Publication: Turkey - Country Economic Memorandum (CEM) : Sustaining High Growth - The Role of Domestic savings : Synthesis Report

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Domestic savings in Turkey declined significantly in the 2000s. The domestic savings rate declined from an average of 23.5 percent of gross national income in the 1990s to an average of 17 percent over the 2000-2008 period, and further to 12.7 percent in 2010. This decline was driven by the sharp fall in private saving, while public saving increased through most of the period. A strong fiscal adjustment underpinned the improvement in public savings in the post-2001 period. The adjustment was pursued to correct the fiscal expansion of the previous decade, and it led to a sharp reduction in the public debt to gross domestic product (GDP) ratio. This improved the public saving-investment balance and helped reduce the vulnerability of the economy to external shocks. With an expected increase in future investment needs, continued fiscal discipline will be vital for sustainable growth. The fall in private savings after 2001 was mostly a result of the decline in macroeconomic vulnerabilities. While the economy was growing fast, the positive impact of income growth on savings was overridden by an acceleration of private consumption stimulated by the increased availability of credit, fall in interest rates and previously postponed consumption. As the economy normalized and interest rates and inflation declined, so did household precautionary motives for saving. Eventually, however, continued economic stability and implementation of reforms discussed below should encourage saving by raising incomes. Structurally, Turkish households have a strong precautionary motive for savings. Macroeconomic vulnerabilities and the resulting unstable income streams, the risk of unemployment, and health risks are obvious reasons for household decisions to save. Declining interest rates (as in the 2000s) that reflected reduced risk premium and hence vulnerability reduced precautionary savings motives. Households where the head is an employer or self-employed rather than a wage earner tend to save more, while households where there is a green card holder (a non-contributory health program) save less, controlling for the income effect.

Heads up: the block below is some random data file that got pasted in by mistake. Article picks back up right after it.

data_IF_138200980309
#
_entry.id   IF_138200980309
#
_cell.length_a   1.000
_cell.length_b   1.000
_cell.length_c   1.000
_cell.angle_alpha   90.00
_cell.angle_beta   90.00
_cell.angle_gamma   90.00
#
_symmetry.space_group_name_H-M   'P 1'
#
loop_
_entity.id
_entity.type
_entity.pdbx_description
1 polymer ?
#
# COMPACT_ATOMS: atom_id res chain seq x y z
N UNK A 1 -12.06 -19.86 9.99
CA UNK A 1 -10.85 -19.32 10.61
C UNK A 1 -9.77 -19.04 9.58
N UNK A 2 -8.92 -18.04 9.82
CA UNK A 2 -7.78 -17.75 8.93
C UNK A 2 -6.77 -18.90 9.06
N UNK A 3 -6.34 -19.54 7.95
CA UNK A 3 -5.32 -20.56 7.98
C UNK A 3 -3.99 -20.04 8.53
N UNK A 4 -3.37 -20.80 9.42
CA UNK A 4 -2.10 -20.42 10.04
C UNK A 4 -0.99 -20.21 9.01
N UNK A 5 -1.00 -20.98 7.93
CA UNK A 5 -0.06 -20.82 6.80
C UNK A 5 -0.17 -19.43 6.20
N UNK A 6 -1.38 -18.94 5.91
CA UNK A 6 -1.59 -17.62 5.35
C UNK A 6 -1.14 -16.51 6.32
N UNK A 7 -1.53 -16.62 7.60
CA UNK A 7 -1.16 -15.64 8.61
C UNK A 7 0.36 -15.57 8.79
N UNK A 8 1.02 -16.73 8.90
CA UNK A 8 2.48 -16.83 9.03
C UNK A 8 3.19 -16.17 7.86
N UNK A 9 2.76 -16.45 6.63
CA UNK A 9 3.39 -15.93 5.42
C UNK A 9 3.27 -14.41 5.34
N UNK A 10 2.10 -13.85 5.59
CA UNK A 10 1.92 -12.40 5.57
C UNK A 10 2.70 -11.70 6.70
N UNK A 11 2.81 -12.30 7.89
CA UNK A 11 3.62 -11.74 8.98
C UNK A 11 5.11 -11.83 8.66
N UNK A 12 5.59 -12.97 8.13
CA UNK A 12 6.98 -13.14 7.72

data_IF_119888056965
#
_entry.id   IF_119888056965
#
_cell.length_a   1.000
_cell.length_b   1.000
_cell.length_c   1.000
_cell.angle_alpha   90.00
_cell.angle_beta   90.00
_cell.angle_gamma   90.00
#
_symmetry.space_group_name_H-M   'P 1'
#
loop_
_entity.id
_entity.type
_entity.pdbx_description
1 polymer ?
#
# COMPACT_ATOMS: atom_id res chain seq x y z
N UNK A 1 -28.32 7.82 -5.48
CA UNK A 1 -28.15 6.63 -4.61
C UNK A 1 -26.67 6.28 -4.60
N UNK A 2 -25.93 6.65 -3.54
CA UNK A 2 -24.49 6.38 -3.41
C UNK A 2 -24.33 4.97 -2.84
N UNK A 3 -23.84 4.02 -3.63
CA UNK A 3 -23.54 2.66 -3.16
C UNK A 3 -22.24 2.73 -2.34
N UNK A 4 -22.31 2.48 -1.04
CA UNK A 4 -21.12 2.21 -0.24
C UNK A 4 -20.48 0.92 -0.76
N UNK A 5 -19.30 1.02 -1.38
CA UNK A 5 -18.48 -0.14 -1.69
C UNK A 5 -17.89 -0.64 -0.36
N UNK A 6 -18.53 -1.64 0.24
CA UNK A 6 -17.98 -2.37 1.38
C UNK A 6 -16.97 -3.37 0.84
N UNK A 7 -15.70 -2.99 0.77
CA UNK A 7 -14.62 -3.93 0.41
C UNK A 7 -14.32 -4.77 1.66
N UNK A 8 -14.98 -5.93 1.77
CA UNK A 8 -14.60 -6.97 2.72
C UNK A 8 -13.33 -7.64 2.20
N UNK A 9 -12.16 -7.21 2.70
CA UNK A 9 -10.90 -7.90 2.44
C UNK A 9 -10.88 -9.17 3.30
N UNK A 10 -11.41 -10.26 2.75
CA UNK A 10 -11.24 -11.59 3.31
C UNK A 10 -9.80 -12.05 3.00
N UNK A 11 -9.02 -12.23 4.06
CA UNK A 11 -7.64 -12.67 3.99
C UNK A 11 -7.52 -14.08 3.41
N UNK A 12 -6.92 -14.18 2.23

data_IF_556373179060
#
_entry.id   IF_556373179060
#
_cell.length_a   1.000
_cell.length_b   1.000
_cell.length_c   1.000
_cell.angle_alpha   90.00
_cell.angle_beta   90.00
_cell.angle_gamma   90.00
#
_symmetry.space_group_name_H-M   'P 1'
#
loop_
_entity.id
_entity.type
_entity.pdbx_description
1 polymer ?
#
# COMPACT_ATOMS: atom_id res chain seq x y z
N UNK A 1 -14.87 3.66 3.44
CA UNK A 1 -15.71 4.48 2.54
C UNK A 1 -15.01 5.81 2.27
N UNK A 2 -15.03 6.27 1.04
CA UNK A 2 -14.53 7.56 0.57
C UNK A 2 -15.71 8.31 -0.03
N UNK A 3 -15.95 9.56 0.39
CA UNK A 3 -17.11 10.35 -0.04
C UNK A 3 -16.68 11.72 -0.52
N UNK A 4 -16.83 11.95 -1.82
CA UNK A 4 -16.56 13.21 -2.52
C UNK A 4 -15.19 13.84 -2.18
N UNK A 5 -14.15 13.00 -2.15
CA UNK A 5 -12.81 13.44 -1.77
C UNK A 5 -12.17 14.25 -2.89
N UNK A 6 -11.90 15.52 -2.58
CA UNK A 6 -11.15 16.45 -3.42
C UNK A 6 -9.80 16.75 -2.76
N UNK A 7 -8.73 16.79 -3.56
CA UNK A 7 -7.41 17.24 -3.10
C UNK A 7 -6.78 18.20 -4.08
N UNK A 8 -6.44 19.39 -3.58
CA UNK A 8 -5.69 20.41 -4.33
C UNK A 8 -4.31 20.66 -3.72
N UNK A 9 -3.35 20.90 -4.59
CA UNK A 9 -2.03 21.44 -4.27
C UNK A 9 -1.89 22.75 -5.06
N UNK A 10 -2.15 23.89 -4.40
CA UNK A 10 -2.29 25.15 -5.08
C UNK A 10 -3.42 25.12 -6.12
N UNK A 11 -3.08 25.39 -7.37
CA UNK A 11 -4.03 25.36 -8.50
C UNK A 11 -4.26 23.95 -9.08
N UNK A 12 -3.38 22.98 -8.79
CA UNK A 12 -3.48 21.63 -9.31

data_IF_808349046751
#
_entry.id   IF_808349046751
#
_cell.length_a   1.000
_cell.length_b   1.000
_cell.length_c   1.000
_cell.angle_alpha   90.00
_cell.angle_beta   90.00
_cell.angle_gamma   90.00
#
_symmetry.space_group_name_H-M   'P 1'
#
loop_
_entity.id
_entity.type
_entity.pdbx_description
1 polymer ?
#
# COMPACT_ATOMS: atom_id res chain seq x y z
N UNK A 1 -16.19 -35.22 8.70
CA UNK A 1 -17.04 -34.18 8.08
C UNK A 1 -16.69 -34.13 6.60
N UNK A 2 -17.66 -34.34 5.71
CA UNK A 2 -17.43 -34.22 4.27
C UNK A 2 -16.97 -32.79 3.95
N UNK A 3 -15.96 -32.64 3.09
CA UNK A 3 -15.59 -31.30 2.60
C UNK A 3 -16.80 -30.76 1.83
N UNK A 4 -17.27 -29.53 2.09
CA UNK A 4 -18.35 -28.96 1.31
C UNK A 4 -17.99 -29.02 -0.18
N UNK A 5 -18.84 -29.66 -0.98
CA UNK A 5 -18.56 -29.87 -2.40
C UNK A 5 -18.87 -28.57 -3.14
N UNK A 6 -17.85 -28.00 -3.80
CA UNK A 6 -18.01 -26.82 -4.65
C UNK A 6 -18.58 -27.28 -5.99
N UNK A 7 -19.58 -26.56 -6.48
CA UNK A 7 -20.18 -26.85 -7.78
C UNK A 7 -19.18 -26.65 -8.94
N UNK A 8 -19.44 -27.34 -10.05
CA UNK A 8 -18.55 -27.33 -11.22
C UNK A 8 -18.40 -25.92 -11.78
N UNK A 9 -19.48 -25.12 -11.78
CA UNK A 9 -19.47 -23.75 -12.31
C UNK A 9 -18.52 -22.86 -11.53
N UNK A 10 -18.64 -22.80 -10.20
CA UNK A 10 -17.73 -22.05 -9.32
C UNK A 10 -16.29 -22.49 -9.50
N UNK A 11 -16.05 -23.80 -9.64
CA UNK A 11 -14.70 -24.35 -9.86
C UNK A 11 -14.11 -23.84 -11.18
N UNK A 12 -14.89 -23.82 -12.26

World Bank. 2011. Turkey - Country Economic Memorandum (CEM) : Sustaining High Growth - The Role of Domestic savings : Synthesis Report. © Washington, DC. License: CC BY 3.0 IGO.
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